They are found in fast moving waters of medium to large rivers. In nature they are primarily carnivorous feeding on insects, crustaceans, larvae and will if available feed on soft leaf aquatic plants.

  • Scientific Name: Yasuhikotakia lecontei
  • Social Grouping: Groups
  • IUCN Red List: LC - Least Concern

Description

The Silver Loach is a fairly good sized loach that can reach almost 10" (25 cm) in nature, though often a bit smaller in the aquarium at about 6 - 7" (15 - 18 cm). Their life span is generally about 6 - 12 years. This loach has a sharp, motile sub-ocular spine that is usually concealed within a pouch of skin. This spine will protrude when stressed.

The coloring of this loach can be quite variable from brown to yellowish, or light blue to light green-blue. It is also darker on top and lighter on the belly. The fins can be a pale yellow to an orange red and there is a large dark spot at the base of the caudal fin. Juveniles have narrow dark vertical stripes and can be an iridescent green color, but the stripes will disappear as they mature.

  • Size of fish - inches: 9.8 inches (24.99 cm) - These fish reach up to about 6-7" (15-18 cm) in the aquarium. In the wild these fish can get up to 10" (25 cm).
  • Lifespan: 12 years - This fish can have a lifespan of about 6 - 12 years.

Fish Keeping Difficulty

This loach can be hardy under the right conditions. They are not recommended for beginners because of their need for pristine water and having small body scales and no scales on the head. Reduced scales makes them more prone to disease and very sensitive to medications used to treat disease. Experience in treating scaleless fish is very important to be able to give your loach a healthy and long life. Do not try to introduce these fish into biologically immature tanks.

  • Aquarium Hardiness: Moderately hardy
  • Aquarist Experience Level: Intermediate

Foods and Feeding

In nature their diet consists of insects, crustaceans, larvae and occasionally soft aquatic vegetation. Since they are omnivorous, the Silver Loach is not too picky an eater. It does best with live foods such as insect larvae, worms, and crustaceans. Some good protein choices are mosquito larvae and brine shrimp (available as either live or frozen), tubifex, earthworm, and daphnia. To keep a good balance supplement with other various frozen or dry proteins, sinking pelleted and tablet foods, flakes, and some vegetable foods such as algae wafers. They may also eat snails.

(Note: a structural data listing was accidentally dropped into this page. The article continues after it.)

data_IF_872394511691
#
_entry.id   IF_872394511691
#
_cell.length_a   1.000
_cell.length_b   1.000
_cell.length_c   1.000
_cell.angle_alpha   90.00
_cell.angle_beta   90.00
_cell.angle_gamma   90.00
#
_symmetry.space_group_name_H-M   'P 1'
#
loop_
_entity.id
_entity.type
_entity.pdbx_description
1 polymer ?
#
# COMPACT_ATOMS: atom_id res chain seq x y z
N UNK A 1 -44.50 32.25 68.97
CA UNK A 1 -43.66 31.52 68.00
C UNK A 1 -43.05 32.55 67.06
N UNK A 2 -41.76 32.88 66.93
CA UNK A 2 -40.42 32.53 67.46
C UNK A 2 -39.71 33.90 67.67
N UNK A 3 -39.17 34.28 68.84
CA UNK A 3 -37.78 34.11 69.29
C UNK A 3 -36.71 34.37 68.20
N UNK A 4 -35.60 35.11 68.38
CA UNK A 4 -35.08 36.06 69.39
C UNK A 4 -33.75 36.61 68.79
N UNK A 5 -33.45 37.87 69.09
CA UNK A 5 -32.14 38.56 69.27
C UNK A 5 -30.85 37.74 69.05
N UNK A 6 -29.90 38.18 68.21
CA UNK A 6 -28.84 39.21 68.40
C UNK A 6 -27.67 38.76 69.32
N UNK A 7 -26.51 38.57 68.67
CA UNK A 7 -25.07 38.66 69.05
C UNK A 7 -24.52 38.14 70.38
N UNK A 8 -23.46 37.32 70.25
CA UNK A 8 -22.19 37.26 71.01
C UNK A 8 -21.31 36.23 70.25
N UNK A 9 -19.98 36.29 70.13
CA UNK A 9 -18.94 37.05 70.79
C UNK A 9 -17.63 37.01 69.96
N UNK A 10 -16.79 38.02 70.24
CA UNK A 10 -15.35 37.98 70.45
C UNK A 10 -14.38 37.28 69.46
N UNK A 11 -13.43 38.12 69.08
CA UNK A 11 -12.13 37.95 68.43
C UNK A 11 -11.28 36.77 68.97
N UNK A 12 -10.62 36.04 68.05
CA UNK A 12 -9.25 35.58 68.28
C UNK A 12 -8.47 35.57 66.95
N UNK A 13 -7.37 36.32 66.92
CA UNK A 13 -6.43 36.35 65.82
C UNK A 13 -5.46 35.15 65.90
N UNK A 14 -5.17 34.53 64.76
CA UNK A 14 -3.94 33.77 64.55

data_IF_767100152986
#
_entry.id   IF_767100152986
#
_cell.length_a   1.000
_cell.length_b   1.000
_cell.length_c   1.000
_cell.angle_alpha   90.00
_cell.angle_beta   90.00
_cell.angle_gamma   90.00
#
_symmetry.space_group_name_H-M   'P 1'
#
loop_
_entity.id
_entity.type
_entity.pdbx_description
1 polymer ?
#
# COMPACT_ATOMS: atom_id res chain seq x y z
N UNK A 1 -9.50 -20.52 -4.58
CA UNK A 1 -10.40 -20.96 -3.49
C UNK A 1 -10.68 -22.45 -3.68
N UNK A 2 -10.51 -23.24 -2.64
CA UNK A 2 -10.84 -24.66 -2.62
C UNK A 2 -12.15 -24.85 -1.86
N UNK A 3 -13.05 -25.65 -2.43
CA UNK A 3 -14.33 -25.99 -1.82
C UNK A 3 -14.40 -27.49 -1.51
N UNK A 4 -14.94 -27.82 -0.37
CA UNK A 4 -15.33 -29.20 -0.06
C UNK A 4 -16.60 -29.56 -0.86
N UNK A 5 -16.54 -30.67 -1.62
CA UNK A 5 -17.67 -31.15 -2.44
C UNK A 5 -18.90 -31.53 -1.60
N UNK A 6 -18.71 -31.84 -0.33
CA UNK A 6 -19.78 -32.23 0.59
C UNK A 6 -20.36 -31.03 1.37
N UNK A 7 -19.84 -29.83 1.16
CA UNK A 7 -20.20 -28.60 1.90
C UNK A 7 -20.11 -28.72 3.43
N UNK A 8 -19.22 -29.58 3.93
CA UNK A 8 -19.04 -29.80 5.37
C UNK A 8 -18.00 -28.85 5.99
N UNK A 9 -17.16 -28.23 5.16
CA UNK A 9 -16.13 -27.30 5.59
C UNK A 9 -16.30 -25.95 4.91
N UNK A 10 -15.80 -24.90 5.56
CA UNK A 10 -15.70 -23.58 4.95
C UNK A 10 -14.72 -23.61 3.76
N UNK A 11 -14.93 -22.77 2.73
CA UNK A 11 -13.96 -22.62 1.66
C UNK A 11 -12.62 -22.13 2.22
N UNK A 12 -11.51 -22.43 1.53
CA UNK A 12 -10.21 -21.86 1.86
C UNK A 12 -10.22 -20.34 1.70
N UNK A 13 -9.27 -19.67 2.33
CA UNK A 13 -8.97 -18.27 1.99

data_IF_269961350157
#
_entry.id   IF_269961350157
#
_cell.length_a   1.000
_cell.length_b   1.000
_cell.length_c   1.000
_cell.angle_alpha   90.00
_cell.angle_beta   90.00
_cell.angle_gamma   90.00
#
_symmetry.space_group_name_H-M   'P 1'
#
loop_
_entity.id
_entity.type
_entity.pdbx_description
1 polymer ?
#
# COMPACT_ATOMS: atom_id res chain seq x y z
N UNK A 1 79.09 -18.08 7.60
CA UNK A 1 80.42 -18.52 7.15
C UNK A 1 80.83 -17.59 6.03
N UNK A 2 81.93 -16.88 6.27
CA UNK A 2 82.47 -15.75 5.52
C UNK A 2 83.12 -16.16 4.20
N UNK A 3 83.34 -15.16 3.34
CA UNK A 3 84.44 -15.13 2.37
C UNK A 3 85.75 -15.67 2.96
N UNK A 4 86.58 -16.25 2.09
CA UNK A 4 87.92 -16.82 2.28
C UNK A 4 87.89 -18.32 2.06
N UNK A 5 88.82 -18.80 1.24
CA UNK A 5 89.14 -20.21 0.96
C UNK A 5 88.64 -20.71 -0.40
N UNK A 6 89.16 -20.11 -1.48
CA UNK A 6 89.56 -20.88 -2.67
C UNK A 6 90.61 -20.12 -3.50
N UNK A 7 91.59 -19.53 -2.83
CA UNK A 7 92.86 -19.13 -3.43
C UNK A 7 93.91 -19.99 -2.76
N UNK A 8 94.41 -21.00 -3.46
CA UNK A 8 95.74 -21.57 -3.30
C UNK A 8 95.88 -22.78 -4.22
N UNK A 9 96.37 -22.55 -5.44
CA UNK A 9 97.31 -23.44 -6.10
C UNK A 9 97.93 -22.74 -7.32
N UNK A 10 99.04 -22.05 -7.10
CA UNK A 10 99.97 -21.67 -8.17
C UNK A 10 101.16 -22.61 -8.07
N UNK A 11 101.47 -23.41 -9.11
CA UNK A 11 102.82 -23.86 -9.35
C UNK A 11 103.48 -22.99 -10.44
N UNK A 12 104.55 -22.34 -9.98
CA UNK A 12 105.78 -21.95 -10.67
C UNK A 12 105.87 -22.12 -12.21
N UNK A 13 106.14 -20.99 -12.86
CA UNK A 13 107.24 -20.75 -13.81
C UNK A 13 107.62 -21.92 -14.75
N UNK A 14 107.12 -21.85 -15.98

• Diet Type: Omnivore
  • Flake Food: Yes
  • Tablet Pellet: Yes
  • Live foods (fishes, shrimps, worms): Some of Diet
  • Vegetable Food: Some of Diet
  • Meaty Food: Most of Diet
  • Feeding Frequency: Several feedings per day

Aquarium Care

The most important thing for these loaches is that they always have clean and well-oxygenated water. Frequent water changes of about 30% a week are needed for this loach. With your weekly water change make sure to vacuum the gravel to remove all excess food and waste, but It's best not to remove any bio film on rocks and decor. A magnet algae cleaner normally does a great job in keeping the viewing pane clear.

  • Water Changes: Weekly - Water changes of about 30% weekly.

Aquarium Setup

The Silver Loach or Leconte's Loach will swim mostly on the bottom of the aquarium, but will sometimes swim in the middle as well. Never introduce this loach into a biological immature setup as these fish require pristine water. This fish needs a larger aquarium of 45-55 gallons when young and up to 75 gallons as adults. They do best in a soft to medium water with subdued lighting. They also need good water movement that provides plenty of oxygenation. The tank water should turnover at least 10-15 times per hour. An undergravel filter is a great choice for these fish as it creates high oxygen through out the tank as well as reducing the waste. Adding a canister filter or power head to the setup will make the proper current for this loach.

It is recommended to have a tank set-up that resembles its natural habitat with plants, open areas to swim, and places for retreat. Because they are burrowers, the substrate needs to be a fine gravel or sand that does not have sharp edges. The tank needs to have ample hiding places for this shy fish such as rocks, caves, and roots to give it some dark areas to retreat. Be sure to provide hardy plants with the roots protected and have decorations firmly placed on the glass bottom so they don't fall over. Plastic tubes also make safe and excellent hiding places. These fish can and will jump out of the tank if given the chance so make sure to have a tight fitting cover.

  • Minimum Tank Size: 55 gal (208 L) - Juveniles will be fine in a 45 - 55 gallon tank, but adults will need up to 75 gallons.